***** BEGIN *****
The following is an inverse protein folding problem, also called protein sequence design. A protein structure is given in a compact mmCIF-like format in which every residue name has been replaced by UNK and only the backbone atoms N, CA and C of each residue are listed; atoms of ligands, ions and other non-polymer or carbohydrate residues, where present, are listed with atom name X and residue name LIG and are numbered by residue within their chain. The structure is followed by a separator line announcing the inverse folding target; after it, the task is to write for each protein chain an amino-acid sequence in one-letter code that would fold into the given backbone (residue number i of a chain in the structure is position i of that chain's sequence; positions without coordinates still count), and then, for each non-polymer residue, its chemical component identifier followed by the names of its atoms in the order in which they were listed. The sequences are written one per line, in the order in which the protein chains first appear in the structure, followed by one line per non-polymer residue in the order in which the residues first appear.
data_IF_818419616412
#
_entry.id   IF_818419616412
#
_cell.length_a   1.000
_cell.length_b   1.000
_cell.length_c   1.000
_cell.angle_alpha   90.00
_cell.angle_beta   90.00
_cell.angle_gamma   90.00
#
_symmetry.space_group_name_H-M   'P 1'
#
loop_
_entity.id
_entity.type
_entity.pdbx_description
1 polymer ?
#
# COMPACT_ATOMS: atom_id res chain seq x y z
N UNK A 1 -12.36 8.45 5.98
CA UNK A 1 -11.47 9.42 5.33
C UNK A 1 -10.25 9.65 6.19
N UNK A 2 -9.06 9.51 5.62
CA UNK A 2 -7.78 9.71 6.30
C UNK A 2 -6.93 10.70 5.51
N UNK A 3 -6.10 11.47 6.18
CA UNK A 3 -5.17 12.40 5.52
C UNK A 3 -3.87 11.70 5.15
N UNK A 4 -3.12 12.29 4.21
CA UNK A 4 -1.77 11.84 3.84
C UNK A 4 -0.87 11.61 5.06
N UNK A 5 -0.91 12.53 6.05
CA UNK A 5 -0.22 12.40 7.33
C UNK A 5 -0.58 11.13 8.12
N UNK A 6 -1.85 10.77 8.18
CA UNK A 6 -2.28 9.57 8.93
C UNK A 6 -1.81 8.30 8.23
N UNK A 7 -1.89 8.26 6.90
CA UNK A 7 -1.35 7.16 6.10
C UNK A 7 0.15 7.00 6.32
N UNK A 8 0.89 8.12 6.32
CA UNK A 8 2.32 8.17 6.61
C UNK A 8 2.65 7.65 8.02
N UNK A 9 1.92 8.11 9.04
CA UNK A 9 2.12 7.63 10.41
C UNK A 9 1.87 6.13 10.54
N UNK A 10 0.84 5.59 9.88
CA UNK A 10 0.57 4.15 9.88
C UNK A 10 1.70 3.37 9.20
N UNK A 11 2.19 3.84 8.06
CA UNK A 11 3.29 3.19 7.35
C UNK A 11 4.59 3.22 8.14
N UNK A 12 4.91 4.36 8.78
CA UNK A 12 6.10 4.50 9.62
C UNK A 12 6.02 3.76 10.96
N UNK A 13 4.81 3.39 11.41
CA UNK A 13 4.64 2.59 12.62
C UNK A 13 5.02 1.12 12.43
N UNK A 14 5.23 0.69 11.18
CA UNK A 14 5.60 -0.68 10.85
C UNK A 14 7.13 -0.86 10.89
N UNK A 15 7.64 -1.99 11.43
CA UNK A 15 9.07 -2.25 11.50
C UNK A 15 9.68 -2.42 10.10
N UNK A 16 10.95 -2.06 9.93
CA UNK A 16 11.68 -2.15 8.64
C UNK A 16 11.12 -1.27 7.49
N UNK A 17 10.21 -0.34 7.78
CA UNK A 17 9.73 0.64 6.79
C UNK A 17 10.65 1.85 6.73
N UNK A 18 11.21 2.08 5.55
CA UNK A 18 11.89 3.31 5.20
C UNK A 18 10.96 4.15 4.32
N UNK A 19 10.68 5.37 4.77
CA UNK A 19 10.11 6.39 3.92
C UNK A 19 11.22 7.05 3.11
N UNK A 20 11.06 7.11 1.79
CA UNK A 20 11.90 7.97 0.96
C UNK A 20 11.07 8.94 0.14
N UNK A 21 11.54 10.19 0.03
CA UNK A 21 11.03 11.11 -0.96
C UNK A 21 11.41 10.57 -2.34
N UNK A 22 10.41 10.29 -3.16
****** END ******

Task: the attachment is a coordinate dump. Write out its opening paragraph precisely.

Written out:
The following is an inverse protein folding problem, also called protein sequence design. A protein structure is given in a compact mmCIF-like format in which every residue name has been replaced by UNK and only the backbone atoms N, CA and C of each residue are listed; atoms of ligands, ions and other non-polymer or carbohydrate residues, where present, are listed with atom name X and residue name LIG and are numbered by residue within their chain. The structure is followed by a separator line announcing the inverse folding target; after it, the task is to write for each protein chain an amino-acid sequence in one-letter code that would fold into the given backbone (residue number i of a chain in the structure is position i of that chain's sequence; positions without coordinates still count), and then, for each non-polymer residue, its chemical component identifier followed by the names of its atoms in the order in which they were listed. The sequences are written one per line, in the order in which the protein chains first appear in the structure, followed by one line per non-polymer residue in the order in which the residues first appear.